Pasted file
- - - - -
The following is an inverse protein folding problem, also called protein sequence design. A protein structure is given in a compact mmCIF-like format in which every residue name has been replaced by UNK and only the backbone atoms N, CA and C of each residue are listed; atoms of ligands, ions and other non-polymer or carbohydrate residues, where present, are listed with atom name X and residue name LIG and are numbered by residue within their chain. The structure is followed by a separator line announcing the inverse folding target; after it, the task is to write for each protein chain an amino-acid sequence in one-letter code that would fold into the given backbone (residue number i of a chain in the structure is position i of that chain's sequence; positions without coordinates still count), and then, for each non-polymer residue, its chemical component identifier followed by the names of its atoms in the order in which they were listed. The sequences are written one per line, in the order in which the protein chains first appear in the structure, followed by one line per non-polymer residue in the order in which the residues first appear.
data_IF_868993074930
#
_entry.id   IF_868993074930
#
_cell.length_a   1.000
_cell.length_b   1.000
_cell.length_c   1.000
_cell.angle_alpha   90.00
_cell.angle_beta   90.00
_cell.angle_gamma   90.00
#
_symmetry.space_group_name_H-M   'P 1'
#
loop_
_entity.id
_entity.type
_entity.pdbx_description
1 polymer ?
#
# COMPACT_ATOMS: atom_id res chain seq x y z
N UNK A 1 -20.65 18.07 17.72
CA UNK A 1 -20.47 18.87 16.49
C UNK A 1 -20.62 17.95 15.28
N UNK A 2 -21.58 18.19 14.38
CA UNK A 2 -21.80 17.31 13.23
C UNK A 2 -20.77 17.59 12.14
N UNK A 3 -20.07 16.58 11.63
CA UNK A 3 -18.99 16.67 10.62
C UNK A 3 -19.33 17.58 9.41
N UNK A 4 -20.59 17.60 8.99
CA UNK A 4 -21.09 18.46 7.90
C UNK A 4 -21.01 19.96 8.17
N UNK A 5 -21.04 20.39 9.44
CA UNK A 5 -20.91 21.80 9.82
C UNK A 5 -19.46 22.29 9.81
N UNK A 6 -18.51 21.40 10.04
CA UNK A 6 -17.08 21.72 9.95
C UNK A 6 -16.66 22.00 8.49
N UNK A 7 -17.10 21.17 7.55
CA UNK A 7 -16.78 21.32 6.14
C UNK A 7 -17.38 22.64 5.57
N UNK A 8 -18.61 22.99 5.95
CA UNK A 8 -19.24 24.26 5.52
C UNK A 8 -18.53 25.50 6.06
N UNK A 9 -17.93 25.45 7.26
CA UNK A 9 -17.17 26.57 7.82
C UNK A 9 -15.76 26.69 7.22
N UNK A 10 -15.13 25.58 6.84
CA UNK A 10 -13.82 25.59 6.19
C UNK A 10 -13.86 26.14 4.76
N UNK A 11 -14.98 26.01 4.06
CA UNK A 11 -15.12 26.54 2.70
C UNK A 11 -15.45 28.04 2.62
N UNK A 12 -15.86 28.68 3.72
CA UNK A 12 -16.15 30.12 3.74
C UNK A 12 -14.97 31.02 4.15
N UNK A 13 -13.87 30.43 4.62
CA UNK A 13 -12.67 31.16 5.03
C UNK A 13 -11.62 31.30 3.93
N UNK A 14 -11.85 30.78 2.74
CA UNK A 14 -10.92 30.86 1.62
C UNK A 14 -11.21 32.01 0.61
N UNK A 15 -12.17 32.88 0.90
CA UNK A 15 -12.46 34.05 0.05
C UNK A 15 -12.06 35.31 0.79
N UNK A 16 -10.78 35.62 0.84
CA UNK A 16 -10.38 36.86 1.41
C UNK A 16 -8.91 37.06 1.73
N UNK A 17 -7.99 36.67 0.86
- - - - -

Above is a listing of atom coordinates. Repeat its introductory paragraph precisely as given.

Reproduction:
The following is an inverse protein folding problem, also called protein sequence design. A protein structure is given in a compact mmCIF-like format in which every residue name has been replaced by UNK and only the backbone atoms N, CA and C of each residue are listed; atoms of ligands, ions and other non-polymer or carbohydrate residues, where present, are listed with atom name X and residue name LIG and are numbered by residue within their chain. The structure is followed by a separator line announcing the inverse folding target; after it, the task is to write for each protein chain an amino-acid sequence in one-letter code that would fold into the given backbone (residue number i of a chain in the structure is position i of that chain's sequence; positions without coordinates still count), and then, for each non-polymer residue, its chemical component identifier followed by the names of its atoms in the order in which they were listed. The sequences are written one per line, in the order in which the protein chains first appear in the structure, followed by one line per non-polymer residue in the order in which the residues first appear.